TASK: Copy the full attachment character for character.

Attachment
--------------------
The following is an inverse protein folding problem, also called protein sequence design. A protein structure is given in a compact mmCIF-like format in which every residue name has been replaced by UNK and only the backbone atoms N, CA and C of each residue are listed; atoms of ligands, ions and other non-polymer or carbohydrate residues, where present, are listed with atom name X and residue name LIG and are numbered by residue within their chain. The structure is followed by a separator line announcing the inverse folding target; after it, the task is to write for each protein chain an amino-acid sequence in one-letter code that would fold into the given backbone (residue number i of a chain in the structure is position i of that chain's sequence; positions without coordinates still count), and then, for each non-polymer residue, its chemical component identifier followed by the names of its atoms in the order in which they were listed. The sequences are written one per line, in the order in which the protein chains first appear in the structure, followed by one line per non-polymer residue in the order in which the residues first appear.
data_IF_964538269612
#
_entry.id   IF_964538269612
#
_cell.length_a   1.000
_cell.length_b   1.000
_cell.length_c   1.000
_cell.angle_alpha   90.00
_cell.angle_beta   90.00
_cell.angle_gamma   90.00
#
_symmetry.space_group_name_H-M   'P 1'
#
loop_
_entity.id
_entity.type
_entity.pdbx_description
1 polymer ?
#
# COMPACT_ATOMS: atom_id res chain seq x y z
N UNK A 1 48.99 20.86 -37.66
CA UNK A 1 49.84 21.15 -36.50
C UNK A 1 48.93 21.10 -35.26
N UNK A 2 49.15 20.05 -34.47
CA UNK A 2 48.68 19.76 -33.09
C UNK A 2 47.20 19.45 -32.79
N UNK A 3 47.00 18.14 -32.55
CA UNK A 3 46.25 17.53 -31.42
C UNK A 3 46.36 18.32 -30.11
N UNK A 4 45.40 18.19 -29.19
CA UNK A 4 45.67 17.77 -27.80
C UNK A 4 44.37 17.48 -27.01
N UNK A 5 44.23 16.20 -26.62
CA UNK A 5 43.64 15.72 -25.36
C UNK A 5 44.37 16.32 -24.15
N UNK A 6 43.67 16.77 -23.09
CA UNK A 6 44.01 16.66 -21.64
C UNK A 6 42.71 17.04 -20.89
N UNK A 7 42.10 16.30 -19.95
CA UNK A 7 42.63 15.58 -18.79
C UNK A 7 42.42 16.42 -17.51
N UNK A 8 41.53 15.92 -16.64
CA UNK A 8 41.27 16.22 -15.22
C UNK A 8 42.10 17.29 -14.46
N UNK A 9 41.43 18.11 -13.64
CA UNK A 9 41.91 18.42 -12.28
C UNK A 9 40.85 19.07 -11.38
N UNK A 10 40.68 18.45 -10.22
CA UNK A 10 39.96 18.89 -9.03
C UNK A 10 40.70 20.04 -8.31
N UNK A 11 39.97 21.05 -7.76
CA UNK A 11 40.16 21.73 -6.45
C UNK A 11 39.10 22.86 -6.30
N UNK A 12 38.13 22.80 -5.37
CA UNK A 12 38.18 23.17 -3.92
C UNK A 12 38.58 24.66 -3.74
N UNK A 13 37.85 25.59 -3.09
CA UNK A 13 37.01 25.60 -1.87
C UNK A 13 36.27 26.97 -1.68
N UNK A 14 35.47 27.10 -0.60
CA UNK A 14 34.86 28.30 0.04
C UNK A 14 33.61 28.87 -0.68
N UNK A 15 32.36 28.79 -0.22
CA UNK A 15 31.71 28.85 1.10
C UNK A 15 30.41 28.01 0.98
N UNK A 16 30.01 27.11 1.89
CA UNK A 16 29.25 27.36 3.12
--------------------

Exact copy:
The following is an inverse protein folding problem, also called protein sequence design. A protein structure is given in a compact mmCIF-like format in which every residue name has been replaced by UNK and only the backbone atoms N, CA and C of each residue are listed; atoms of ligands, ions and other non-polymer or carbohydrate residues, where present, are listed with atom name X and residue name LIG and are numbered by residue within their chain. The structure is followed by a separator line announcing the inverse folding target; after it, the task is to write for each protein chain an amino-acid sequence in one-letter code that would fold into the given backbone (residue number i of a chain in the structure is position i of that chain's sequence; positions without coordinates still count), and then, for each non-polymer residue, its chemical component identifier followed by the names of its atoms in the order in which they were listed. The sequences are written one per line, in the order in which the protein chains first appear in the structure, followed by one line per non-polymer residue in the order in which the residues first appear.
data_IF_964538269612
#
_entry.id   IF_964538269612
#
_cell.length_a   1.000
_cell.length_b   1.000
_cell.length_c   1.000
_cell.angle_alpha   90.00
_cell.angle_beta   90.00
_cell.angle_gamma   90.00
#
_symmetry.space_group_name_H-M   'P 1'
#
loop_
_entity.id
_entity.type
_entity.pdbx_description
1 polymer ?
#
# COMPACT_ATOMS: atom_id res chain seq x y z
N UNK A 1 48.99 20.86 -37.66
CA UNK A 1 49.84 21.15 -36.50
C UNK A 1 48.93 21.10 -35.26
N UNK A 2 49.15 20.05 -34.47
CA UNK A 2 48.68 19.76 -33.09
C UNK A 2 47.20 19.45 -32.79
N UNK A 3 47.00 18.14 -32.55
CA UNK A 3 46.25 17.53 -31.42
C UNK A 3 46.36 18.32 -30.11
N UNK A 4 45.40 18.19 -29.19
CA UNK A 4 45.67 17.77 -27.80
C UNK A 4 44.37 17.48 -27.01
N UNK A 5 44.23 16.20 -26.62
CA UNK A 5 43.64 15.72 -25.36
C UNK A 5 44.37 16.32 -24.15
N UNK A 6 43.67 16.77 -23.09
CA UNK A 6 44.01 16.66 -21.64
C UNK A 6 42.71 17.04 -20.89
N UNK A 7 42.10 16.30 -19.95
CA UNK A 7 42.63 15.58 -18.79
C UNK A 7 42.42 16.42 -17.51
N UNK A 8 41.53 15.92 -16.64
CA UNK A 8 41.27 16.22 -15.22
C UNK A 8 42.10 17.29 -14.46
N UNK A 9 41.43 18.11 -13.64
CA UNK A 9 41.91 18.42 -12.28
C UNK A 9 40.85 19.07 -11.38
N UNK A 10 40.68 18.45 -10.22
CA UNK A 10 39.96 18.89 -9.03
C UNK A 10 40.70 20.04 -8.31
N UNK A 11 39.97 21.05 -7.76
CA UNK A 11 40.16 21.73 -6.45
C UNK A 11 39.10 22.86 -6.30
N UNK A 12 38.13 22.80 -5.37
CA UNK A 12 38.18 23.17 -3.92
C UNK A 12 38.58 24.66 -3.74
N UNK A 13 37.85 25.59 -3.09
CA UNK A 13 37.01 25.60 -1.87
C UNK A 13 36.27 26.97 -1.68
N UNK A 14 35.47 27.10 -0.60
CA UNK A 14 34.86 28.30 0.04
C UNK A 14 33.61 28.87 -0.68
N UNK A 15 32.36 28.79 -0.22
CA UNK A 15 31.71 28.85 1.10
C UNK A 15 30.41 28.01 0.98
N UNK A 16 30.01 27.11 1.89
CA UNK A 16 29.25 27.36 3.12